AUSTRALIA produces 60% of the world market demand of pyrethrum and Tasmania is the greatest contributor to that figure.

Spreyton’s Tamieka Pearce has proved that despite many Australians, and even some researchers, not knowing what pyrethrum is, her research into the disease crown rot is being noticed.

Miss Pearce came out on top of four students from across the nation to present her honours project, which focuses on crown rot, as part of the Agricultural Institute of Australia’s inaugural National Young Professionals in Agriculture Competition in Adelaide earlier this month.

“It was funny at the Ag Institute conference, they kept talking about poppies and how Tasmania produces more than 50% of the world’s demand, but no one thinks of pyrethrum and half the people at the conference didn’t even know what it was,” she said.

Miss Pearce’s honours project looked into the population genetics of crown rot in pyrethrum and focused on determining if a sexual cycle was present in the fungal pathogen that causes crown rot.

Miss Pearce said the win gave her the confidence that the research she is doing is was something people were interested in.

“The three other people that I was up against gave amazing presentations, so to be able to beat them made me feel really good and gave me confidence, but also made me realise that research is really where I want to go,” she said.

It was in the summer of 2010-11 that Miss Pearce completed a project for Botanical Resources Australia at the University of Tasmania Cradle Coast Campus that sparked her interest in fungal genetics and plant pathology.

This then led to her honours project.

Her honours presentation won first prize at the Ag Institute’s Tasmanian forum at the Tasmanian Institute of Agriculture Showcase, held in November last year.

She graduated with first-class honours and won the Ag Institute of Tasmania medallion for 2011.

As the winner of the Tasmanian forum, Miss Pearce was invited to represent Tasmania and competed against finalists from Western Australia, Queensland and NSW on August 2, which she won.

Miss Pearce admits that ag science was never an option when applying for university courses, with biotechnology her focus.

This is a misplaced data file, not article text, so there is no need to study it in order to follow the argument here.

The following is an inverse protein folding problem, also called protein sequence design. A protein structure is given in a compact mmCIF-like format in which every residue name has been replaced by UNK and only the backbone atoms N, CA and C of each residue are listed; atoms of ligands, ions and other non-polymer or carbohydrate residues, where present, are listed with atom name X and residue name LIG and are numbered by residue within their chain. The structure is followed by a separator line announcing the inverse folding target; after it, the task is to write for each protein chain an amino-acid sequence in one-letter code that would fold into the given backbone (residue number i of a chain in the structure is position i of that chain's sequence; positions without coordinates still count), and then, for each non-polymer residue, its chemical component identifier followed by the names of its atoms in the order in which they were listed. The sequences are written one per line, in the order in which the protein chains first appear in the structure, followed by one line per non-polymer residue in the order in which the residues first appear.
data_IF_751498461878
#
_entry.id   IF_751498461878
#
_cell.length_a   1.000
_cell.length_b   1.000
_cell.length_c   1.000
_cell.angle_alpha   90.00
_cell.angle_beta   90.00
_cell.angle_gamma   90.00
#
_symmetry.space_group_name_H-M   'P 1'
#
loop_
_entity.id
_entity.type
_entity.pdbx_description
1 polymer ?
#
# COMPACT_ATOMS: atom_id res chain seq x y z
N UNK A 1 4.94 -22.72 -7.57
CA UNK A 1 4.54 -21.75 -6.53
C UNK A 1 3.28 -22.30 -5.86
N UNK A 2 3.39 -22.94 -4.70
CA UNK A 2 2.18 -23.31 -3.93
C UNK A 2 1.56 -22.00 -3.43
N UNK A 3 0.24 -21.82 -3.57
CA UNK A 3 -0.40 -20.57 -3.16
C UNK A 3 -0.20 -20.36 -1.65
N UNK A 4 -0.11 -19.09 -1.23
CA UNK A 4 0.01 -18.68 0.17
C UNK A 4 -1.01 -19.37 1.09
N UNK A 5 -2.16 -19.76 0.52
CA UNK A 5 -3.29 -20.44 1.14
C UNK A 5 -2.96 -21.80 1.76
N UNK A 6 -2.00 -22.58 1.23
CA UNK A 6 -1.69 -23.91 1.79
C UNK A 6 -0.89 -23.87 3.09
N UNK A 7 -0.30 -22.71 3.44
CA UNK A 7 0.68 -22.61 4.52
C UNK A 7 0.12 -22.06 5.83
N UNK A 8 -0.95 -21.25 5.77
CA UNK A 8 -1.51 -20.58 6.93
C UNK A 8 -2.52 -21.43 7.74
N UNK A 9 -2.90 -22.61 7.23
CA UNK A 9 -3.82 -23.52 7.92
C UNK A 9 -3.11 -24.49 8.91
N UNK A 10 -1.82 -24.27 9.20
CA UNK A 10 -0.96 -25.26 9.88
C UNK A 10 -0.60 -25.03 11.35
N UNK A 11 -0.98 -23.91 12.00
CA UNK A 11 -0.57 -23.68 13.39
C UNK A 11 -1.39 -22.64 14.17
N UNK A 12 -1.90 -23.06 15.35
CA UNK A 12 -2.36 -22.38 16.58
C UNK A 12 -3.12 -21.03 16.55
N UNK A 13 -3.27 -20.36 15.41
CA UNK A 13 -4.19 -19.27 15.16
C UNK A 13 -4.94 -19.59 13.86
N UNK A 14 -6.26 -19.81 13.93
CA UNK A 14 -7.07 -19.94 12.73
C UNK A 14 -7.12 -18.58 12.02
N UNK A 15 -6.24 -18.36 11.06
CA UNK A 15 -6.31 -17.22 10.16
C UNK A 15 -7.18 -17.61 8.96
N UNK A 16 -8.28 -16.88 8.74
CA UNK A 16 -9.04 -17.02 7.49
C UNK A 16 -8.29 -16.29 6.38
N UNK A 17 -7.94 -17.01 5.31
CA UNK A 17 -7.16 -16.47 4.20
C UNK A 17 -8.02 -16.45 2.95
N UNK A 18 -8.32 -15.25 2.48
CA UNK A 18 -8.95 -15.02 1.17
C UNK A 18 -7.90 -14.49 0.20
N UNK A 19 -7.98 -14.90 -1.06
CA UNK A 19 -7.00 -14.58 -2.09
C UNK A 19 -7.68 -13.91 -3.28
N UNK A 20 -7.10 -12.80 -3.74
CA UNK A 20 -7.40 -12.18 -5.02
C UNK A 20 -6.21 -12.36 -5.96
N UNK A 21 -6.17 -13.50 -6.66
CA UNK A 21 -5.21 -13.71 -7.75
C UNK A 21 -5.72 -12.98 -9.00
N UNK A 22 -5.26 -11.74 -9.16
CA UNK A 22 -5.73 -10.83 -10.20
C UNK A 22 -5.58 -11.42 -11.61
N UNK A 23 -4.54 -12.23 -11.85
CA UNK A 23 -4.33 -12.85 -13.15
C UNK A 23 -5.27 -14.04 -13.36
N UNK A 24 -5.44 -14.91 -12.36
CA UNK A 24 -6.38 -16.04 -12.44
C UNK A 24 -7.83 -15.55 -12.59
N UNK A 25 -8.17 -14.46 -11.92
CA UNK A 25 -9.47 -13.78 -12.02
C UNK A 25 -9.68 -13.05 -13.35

It was not until the second year of her degree that she lost interest in biotechnology – which had a focus on human medicine – and decided an ag science degree would enable her to study plant and animal genetics, as well as gain a broad understanding of agricultural science concepts.

“I guess I’d always thoughtthat ag science was for farmers, but it’s not and this is something I hope to convey with my research,” she said.

Miss Pearce started her PhD in March at the UTAS Cradle Coast campus and expects to finish mid 2015.

“I chose to complete it at the Cradle Coast campus instead of Hobart, as I wanted to be closer to my family and partner and the TIA division at the Cradle Coast is such a supportive and encouraging place to be undertaking research,” she said.

Miss Pearce’s PhD is a continuation of work into tan spot in pyrethrum.

“The incidence of this disease, caused by a fungal species called Microsphaeropsis tanaceti, has increased over the last decade and is now quite severe in a proportion of pyrethrum fields, leading to early crop termination,” she said.

The PhD project is jointly funded by BRA and TIA and Miss Pearce said the research would try to determine why it was increasing in frequency as well as learn more about the fungal species, including how it was being spread; the host range; and the interactions between the pathogen and plant that resulted in infection – all of which are important to allow farmers to monitor and control the disease in the field.

“We also want to look at why it has increased in frequency, if it has got some sort of resistance to a fungicide or it is more pathogenic than some of the other fungal species that are out there or whether the plants are more susceptible than they use to be,” Miss Pearce said.

“Hopefully, by my third year, I’d really like to start looking at the plant and fungi interaction, how they interact to cause the infection and see if we can find some ways to make the plant resistant.”We can’t rely on fungicides forever, so if we can find plants that are resistant then that will be a really good step.”

UTAS PHD student Tamieka Pearce was given the opportunity to present her honours project at a Young Professionals in Agriculture competition. Picture: Stuart Wilson.

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